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CNOOC China’s Oil Giant Leaving Western Countries 

Business

View of offshore oil rigs in the evening. | Image from Getty Images

According to Reuters, CNOOC Ltd., China’s top offshore oil and gas producer, is preparing to pull its operations out of Britain, Canada, and the United States. The oil giant is fearful that assets in those countries could become subject to Western sanctions, an industry source said.

The West and China have maintained a tumultuous relationship for quite some time due to disagreements regarding trade and human rights. Since Russia invaded Ukraine, that strain has intensified as China refuses to condemn Putin’s actions.  

Last week, the U.S. warned China that it would face consequences if it helped Russia navigate the sanctions the West and Europe have implemented.  

CNOOC acquired Canada’s Nexen through a $15 billion buyout. This deal solidified CNOOC’s place as a leading global oil and gas producer. CNOOC spent less than a decade in the countries it is now looking to withdraw from.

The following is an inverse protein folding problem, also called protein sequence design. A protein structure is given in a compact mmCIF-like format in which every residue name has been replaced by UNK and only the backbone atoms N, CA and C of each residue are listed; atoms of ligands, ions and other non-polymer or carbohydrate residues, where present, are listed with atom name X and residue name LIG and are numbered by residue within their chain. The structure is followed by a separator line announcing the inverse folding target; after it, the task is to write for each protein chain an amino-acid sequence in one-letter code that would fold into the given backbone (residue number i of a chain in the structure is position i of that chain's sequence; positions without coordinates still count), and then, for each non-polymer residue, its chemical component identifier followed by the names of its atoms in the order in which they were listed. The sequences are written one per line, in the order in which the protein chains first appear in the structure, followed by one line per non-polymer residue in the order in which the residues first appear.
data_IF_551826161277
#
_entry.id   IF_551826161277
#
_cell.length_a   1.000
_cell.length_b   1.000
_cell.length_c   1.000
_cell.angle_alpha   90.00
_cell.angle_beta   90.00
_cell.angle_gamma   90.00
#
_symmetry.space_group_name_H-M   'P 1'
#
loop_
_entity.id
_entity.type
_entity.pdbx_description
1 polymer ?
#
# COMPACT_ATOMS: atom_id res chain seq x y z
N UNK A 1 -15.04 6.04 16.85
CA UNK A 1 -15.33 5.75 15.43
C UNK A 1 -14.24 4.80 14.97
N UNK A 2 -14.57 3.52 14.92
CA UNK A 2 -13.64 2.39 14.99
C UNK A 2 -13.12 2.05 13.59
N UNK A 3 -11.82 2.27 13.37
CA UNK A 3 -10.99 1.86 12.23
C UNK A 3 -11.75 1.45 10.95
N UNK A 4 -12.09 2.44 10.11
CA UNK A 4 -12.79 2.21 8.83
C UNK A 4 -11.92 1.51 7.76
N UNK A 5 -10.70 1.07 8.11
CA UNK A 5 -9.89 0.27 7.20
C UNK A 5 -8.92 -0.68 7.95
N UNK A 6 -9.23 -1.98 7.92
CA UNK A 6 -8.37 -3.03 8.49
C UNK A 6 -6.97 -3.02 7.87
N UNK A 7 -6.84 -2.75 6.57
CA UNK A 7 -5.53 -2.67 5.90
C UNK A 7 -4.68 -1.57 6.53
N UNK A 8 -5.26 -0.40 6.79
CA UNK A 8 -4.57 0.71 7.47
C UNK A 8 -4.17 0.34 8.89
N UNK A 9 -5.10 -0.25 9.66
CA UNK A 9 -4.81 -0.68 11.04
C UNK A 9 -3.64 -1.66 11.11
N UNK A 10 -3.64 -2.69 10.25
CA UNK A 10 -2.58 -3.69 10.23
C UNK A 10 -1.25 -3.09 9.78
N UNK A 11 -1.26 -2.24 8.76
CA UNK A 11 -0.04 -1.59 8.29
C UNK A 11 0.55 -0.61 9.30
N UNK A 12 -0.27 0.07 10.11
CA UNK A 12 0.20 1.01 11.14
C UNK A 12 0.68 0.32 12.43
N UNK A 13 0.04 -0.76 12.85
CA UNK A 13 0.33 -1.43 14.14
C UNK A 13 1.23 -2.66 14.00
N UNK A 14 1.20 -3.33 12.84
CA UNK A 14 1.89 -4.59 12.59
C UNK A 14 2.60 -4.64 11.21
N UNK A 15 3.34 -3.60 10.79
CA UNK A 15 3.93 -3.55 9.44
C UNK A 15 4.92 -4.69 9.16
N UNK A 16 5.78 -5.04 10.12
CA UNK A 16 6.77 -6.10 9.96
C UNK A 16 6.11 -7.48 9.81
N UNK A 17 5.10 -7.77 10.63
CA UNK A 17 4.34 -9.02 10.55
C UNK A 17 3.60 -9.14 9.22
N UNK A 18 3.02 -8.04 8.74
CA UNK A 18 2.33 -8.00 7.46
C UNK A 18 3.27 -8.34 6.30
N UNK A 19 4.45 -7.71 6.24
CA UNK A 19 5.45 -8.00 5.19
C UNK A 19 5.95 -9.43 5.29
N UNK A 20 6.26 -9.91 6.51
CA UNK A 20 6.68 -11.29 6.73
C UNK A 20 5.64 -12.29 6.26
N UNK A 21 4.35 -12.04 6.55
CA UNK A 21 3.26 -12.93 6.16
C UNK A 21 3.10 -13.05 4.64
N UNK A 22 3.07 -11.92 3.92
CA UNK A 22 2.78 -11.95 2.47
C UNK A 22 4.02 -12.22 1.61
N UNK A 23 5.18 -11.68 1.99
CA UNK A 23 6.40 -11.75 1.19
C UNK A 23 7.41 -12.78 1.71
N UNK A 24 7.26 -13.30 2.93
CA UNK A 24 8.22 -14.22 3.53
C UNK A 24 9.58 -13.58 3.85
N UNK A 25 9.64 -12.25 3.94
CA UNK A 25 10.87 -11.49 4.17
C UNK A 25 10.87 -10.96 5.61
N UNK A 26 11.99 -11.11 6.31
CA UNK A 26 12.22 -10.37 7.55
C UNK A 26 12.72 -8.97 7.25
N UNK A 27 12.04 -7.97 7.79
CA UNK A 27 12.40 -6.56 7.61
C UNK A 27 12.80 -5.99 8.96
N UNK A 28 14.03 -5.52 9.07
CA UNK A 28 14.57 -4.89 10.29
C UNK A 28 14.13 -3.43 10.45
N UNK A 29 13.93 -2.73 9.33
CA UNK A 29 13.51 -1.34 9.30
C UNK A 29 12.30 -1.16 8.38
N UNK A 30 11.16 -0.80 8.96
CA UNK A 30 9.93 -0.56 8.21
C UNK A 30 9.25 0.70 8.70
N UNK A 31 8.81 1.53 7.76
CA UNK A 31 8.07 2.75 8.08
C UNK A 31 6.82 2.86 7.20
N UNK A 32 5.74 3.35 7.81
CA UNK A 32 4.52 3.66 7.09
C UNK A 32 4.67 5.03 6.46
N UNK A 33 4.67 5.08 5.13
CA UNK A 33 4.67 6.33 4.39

Reuters calculated how much oil CNOOC currently produces in the three countries and found that, between the North Sea, the Gulf of Mexico, and large Canadian oil sand projects, the company produces about 220,000 barrels of oil per day.  

In March, CNOOC recruited the help of Bank of America to oversee the sale of its North Sea assets, including the company’s stake in one of the largest oil fields in the basin.

According to Reuters, the Trump administration blacklisted CNOOC, which planned to sell 2.6 billion shares on April 12.  

The oil giant said it “would use the share sale proceeds to fund one gas and seven oilfield projects in China and overseas, and to replenish capital.”

According to Reuters, China is looking to Latin America and Africa to compensate for the North American and British losses. China is specifically looking toward prospects in Brazil, Guyana, and Uganda.  

Industry sources, who wished to remain anonymous due to the issue’s sensitivity, said, “CNOOC’s top management, including chairman Wang Dongjin, found managing the former Nexen assets was ‘uncomfortable’ because of red tape and high operating costs compared with developing nations.”

The source stated that offices in the United States were challenging to maintain because Chinese executives could not visit U.S. offices due to the trouble of obtaining security clearances.  

In the United States, CNOOC owns assets in the onshore Eagle Ford and Rockies shale basins. It also has a significant stake in two large offshore fields in the Gulf of Mexico — Appomattox and Stampede.

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